The Farrier and the Elves: Closeted assholes, an asshole taking advantage of them, animal abuse, and lots of unprotected sex with a character suffering from an unnamed-yet-fatal illness. Why rush the conclusion? There are a few more repulsive plots you could have tied in here. (-)
Calvinism: As a fallen Catholic and fire-breathing atheist I am not shocked, titillated, enraged, or amused by a gay Jesus. Yawn. But enough with excessive capitalization. Even the shittiest of word processing programs has a grammar check feature. Turn it on and lose the affectation of devotion. (-)
Crow Feathers: I call bullshit. The beaten and molested teenage girl, upon learning of the ability fly AWAY, does not go back to her abusers to say goodbye. (-)
Heart of Stone: It’s a sweet story. Sweet, but dull. (-)
An Oath of Bone and Velvet: This is not a complete story. Where is the conflict? The plot? The resolution? This is merely the prologue to what could be an interesting story. If it were ever written. (-)
Coming Out of the Broom Closet: Hey, I’ve read this one before too! When I was in 5th grade. It’s in 100 Wicked Little Witch Stories. Which everyone should have a copy of because it’s frakking awesome. (+)
Hemo Homo: A new twist on vampiric reactions to blood-borne pathogens. About time! No bullshit magic immunity to all humanity’s ailments and insight into the implications of immortality? Build a time machine and go submit a script for Torchwood Miracle Day. You could single-handedly turn a mediocre season into something fabulous. (+)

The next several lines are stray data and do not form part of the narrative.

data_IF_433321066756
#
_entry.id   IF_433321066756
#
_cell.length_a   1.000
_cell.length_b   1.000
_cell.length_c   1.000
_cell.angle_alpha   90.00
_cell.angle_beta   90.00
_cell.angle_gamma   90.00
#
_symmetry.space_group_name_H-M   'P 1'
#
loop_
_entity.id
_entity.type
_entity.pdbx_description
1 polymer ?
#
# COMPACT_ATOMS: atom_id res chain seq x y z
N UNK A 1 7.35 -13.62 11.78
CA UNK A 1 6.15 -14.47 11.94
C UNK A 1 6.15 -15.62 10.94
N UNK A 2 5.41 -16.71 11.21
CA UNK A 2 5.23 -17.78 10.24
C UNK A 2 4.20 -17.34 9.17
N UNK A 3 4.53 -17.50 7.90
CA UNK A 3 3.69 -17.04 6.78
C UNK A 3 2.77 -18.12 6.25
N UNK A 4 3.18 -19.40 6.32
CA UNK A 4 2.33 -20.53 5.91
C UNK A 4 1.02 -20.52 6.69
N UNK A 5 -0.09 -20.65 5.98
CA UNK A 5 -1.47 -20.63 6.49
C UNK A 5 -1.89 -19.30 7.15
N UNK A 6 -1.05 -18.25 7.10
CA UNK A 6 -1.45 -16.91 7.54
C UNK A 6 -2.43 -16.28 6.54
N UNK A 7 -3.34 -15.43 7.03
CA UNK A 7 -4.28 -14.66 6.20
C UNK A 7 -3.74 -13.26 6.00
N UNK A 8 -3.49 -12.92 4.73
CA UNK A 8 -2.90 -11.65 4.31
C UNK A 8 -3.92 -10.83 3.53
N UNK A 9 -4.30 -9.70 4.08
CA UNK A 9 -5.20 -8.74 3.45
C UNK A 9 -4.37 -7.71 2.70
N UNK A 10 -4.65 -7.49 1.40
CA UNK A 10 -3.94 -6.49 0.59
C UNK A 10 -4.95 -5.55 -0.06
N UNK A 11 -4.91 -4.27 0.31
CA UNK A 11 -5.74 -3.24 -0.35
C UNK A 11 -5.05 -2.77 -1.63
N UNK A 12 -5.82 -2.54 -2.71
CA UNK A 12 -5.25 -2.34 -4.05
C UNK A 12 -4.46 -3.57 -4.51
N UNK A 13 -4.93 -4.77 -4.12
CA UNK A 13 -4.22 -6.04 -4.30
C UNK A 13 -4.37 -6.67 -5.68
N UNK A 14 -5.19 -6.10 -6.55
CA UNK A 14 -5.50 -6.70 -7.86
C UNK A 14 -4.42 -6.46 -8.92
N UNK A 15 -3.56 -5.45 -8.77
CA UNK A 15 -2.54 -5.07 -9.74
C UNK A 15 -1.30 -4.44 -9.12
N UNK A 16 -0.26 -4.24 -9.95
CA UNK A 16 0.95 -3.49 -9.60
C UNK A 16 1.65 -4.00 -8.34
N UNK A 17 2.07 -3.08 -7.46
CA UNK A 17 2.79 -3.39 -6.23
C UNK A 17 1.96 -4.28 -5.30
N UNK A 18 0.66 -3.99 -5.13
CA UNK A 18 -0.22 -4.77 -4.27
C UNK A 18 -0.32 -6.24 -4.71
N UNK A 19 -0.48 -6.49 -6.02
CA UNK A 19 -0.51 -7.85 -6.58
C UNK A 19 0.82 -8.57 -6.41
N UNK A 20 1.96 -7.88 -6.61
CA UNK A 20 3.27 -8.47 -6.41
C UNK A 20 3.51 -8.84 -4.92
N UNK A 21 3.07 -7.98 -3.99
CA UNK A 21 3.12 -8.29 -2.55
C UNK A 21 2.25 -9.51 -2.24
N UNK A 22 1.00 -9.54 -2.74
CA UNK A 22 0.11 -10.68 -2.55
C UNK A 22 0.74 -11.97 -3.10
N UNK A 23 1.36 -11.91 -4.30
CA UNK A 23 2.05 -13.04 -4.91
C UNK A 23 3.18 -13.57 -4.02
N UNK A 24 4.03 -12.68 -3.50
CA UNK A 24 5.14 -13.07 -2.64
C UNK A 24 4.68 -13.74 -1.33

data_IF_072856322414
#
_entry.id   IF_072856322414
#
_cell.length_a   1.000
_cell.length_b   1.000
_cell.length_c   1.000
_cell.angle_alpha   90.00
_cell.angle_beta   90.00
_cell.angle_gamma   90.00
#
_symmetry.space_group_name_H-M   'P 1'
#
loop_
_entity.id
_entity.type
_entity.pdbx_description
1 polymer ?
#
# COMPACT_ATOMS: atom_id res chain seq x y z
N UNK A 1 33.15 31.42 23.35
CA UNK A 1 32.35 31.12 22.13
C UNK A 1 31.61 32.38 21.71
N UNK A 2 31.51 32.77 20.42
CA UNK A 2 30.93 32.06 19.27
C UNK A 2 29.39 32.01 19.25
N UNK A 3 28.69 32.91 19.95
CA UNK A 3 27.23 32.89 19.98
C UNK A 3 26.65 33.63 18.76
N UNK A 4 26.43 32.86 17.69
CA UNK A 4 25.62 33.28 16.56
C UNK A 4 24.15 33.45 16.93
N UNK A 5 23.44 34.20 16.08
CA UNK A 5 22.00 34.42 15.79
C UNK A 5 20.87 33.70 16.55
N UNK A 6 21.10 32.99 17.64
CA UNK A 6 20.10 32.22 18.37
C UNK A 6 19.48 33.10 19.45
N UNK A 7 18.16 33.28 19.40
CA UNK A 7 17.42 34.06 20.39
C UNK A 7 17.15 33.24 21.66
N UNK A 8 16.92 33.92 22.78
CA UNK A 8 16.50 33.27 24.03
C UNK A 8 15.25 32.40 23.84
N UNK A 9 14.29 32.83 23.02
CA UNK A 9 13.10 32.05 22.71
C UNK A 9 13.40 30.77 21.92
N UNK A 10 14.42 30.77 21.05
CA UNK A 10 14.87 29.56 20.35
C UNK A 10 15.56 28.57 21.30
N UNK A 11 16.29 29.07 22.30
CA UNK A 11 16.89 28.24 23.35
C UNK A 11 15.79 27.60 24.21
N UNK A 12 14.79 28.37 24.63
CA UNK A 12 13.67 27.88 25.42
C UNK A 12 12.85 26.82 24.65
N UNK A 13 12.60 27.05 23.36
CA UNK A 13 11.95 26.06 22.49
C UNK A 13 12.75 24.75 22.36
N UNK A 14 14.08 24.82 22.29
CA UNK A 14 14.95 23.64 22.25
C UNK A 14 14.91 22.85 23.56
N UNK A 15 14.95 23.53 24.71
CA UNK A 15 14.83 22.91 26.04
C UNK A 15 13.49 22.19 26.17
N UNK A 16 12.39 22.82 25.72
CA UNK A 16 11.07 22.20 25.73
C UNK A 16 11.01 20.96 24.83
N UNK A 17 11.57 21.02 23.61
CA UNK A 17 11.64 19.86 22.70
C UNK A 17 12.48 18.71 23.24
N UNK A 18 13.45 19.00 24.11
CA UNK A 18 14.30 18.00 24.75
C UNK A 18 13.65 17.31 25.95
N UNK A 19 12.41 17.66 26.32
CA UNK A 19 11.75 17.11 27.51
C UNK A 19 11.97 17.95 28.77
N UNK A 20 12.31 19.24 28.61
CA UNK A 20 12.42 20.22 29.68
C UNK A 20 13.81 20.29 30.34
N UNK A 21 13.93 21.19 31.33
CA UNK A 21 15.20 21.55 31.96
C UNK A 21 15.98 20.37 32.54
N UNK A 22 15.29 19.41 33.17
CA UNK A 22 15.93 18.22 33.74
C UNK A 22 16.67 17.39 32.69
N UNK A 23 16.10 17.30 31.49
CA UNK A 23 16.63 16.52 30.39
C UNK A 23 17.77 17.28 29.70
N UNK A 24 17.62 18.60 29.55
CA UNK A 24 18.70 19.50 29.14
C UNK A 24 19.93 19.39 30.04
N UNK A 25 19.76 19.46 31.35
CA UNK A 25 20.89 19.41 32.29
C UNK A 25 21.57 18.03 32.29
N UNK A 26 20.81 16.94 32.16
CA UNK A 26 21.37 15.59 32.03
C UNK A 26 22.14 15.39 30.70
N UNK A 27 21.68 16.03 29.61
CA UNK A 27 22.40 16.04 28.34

In Sheep’s Clothing: Attack of the weresheep! (+)
Burning Bridges: What aspect of the obsessive, emotionally-stunted pyrokinetic’s story was improved with the introduction of Mrs. Bates? That’s a trick question. S&M Mrs. Bates killed any hope of nuance or character development. (-)
Our final tally comes to 9+ and 8-.
But this collection is difficult to rate as a whole.
It is not very cohesive. There isn’t a unifying theme. Despite the implications of the title, these stories are not all queer, nor do they all involve the fae.
However, all the stories, whether I liked them or not, were extremely well-written. This is clearly a testament to the skill of the writer. Mr. Schimel ended up being more harshly criticized than the authors in other anthologies I’ve read, simply because, after reading the great offerings, I had no patience for mediocrity. The problem with an author-specific collection is you only get rated against yourself.
So….I’m giving The Drag Queen of Elfland 3.5 stars. Many of the stories would individually warrant 4 or 5 stars, but taken as a group? Meh. Instead, you should read each story separately. If you find this author in other anthologies, rest assured his work will be among the best the collection has to offer.
You should read The Drag Queen of Elfland if you are a crazy busy and only have time to read a short amount each day. If you only have time for 15 minutes of reading, make it count.
****FTC Disclainer. Most books reviewed on this site have been provided free of charge by the publisher, author or publicist. Some books we have purchased with our own money and will be noted as such. Any links to places to purchase books are provided as a convenience, and do not serve as an endorsement by this blog. All reviews are the true and honest opinion of the blogger reviewing the book. The method of acquiring the book does not have a bearing on the content of the review.